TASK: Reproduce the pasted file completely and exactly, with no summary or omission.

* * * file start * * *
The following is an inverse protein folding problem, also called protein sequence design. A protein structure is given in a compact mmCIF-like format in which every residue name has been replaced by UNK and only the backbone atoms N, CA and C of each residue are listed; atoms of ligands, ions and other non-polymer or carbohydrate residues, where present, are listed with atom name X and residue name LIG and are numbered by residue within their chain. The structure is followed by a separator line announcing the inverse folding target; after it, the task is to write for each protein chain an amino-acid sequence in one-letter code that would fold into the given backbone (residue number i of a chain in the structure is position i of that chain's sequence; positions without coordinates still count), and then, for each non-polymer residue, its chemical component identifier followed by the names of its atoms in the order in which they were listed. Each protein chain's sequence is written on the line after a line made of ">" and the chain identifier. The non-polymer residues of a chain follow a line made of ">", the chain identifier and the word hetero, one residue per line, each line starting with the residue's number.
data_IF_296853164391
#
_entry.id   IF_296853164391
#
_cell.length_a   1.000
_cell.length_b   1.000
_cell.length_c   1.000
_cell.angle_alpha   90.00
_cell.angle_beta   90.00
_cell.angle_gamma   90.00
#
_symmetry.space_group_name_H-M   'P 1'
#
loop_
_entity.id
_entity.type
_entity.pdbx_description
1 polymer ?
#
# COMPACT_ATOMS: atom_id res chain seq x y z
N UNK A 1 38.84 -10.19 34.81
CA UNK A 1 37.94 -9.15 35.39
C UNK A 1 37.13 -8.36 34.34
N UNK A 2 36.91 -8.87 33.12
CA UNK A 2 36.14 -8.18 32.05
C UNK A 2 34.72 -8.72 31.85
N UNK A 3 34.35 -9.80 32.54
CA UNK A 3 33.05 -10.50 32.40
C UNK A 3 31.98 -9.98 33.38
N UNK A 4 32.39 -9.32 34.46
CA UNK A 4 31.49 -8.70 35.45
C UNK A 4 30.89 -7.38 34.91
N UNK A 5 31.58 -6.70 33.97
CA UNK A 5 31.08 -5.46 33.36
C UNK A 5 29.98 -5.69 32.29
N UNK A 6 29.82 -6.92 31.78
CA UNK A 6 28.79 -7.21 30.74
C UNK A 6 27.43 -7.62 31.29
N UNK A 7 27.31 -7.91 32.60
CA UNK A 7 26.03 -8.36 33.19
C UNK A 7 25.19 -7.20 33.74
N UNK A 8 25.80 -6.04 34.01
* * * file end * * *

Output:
The following is an inverse protein folding problem, also called protein sequence design. A protein structure is given in a compact mmCIF-like format in which every residue name has been replaced by UNK and only the backbone atoms N, CA and C of each residue are listed; atoms of ligands, ions and other non-polymer or carbohydrate residues, where present, are listed with atom name X and residue name LIG and are numbered by residue within their chain. The structure is followed by a separator line announcing the inverse folding target; after it, the task is to write for each protein chain an amino-acid sequence in one-letter code that would fold into the given backbone (residue number i of a chain in the structure is position i of that chain's sequence; positions without coordinates still count), and then, for each non-polymer residue, its chemical component identifier followed by the names of its atoms in the order in which they were listed. Each protein chain's sequence is written on the line after a line made of ">" and the chain identifier. The non-polymer residues of a chain follow a line made of ">", the chain identifier and the word hetero, one residue per line, each line starting with the residue's number.
data_IF_296853164391
#
_entry.id   IF_296853164391
#
_cell.length_a   1.000
_cell.length_b   1.000
_cell.length_c   1.000
_cell.angle_alpha   90.00
_cell.angle_beta   90.00
_cell.angle_gamma   90.00
#
_symmetry.space_group_name_H-M   'P 1'
#
loop_
_entity.id
_entity.type
_entity.pdbx_description
1 polymer ?
#
# COMPACT_ATOMS: atom_id res chain seq x y z
N UNK A 1 38.84 -10.19 34.81
CA UNK A 1 37.94 -9.15 35.39
C UNK A 1 37.13 -8.36 34.34
N UNK A 2 36.91 -8.87 33.12
CA UNK A 2 36.14 -8.18 32.05
C UNK A 2 34.72 -8.72 31.85
N UNK A 3 34.35 -9.80 32.54
CA UNK A 3 33.05 -10.50 32.40
C UNK A 3 31.98 -9.98 33.38
N UNK A 4 32.39 -9.32 34.46
CA UNK A 4 31.49 -8.70 35.45
C UNK A 4 30.89 -7.38 34.91
N UNK A 5 31.58 -6.70 33.97
CA UNK A 5 31.08 -5.46 33.36
C UNK A 5 29.98 -5.69 32.29
N UNK A 6 29.82 -6.92 31.78
CA UNK A 6 28.79 -7.21 30.74
C UNK A 6 27.43 -7.62 31.29
N UNK A 7 27.31 -7.91 32.60
CA UNK A 7 26.03 -8.36 33.19
C UNK A 7 25.19 -7.20 33.74
N UNK A 8 25.80 -6.04 34.01